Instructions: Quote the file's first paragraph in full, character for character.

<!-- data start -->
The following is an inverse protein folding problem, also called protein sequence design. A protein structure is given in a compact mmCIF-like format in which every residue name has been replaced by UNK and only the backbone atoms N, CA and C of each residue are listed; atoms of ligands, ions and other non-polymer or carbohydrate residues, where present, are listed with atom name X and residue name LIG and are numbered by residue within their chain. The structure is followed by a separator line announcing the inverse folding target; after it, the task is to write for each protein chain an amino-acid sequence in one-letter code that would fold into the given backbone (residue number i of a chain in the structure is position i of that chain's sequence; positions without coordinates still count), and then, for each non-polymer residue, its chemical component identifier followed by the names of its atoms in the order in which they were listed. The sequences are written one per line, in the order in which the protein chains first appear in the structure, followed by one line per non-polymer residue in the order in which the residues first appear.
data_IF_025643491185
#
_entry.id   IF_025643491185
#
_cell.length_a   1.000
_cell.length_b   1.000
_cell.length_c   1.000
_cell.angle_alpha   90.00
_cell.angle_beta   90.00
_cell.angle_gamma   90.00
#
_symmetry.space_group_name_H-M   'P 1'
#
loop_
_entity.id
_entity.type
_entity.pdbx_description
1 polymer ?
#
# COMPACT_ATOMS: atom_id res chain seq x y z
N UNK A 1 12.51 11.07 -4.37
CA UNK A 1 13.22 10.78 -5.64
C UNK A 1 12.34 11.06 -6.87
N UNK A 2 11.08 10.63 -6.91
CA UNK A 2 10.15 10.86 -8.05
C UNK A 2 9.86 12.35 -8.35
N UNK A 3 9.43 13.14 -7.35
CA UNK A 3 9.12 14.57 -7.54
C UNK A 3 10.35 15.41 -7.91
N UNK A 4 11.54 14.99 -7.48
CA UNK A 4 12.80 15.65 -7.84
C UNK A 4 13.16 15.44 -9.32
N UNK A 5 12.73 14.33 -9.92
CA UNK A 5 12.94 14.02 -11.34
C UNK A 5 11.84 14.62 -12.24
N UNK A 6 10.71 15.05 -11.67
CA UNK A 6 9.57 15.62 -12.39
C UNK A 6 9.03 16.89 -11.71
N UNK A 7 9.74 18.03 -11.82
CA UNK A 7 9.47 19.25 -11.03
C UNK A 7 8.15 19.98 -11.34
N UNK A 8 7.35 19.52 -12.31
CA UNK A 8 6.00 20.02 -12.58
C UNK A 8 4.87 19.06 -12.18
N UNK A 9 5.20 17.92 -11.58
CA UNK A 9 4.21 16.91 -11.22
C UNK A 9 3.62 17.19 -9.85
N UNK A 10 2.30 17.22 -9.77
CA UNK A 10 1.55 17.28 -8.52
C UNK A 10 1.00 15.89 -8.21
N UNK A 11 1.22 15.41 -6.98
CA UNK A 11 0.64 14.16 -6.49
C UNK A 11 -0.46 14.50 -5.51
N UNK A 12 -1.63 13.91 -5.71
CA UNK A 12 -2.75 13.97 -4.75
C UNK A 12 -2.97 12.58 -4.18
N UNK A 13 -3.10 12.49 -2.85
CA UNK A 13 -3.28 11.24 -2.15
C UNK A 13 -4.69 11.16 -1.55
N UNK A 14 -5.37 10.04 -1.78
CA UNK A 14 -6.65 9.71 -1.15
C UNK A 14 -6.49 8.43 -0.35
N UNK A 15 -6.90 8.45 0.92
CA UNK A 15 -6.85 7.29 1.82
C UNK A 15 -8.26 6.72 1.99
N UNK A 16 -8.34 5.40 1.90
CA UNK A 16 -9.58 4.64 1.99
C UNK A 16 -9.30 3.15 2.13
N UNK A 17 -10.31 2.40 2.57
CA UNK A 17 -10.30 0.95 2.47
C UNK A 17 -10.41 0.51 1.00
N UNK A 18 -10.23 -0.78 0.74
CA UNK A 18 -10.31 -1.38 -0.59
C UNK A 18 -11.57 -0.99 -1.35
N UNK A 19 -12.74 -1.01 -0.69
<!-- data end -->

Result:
The following is an inverse protein folding problem, also called protein sequence design. A protein structure is given in a compact mmCIF-like format in which every residue name has been replaced by UNK and only the backbone atoms N, CA and C of each residue are listed; atoms of ligands, ions and other non-polymer or carbohydrate residues, where present, are listed with atom name X and residue name LIG and are numbered by residue within their chain. The structure is followed by a separator line announcing the inverse folding target; after it, the task is to write for each protein chain an amino-acid sequence in one-letter code that would fold into the given backbone (residue number i of a chain in the structure is position i of that chain's sequence; positions without coordinates still count), and then, for each non-polymer residue, its chemical component identifier followed by the names of its atoms in the order in which they were listed. The sequences are written one per line, in the order in which the protein chains first appear in the structure, followed by one line per non-polymer residue in the order in which the residues first appear.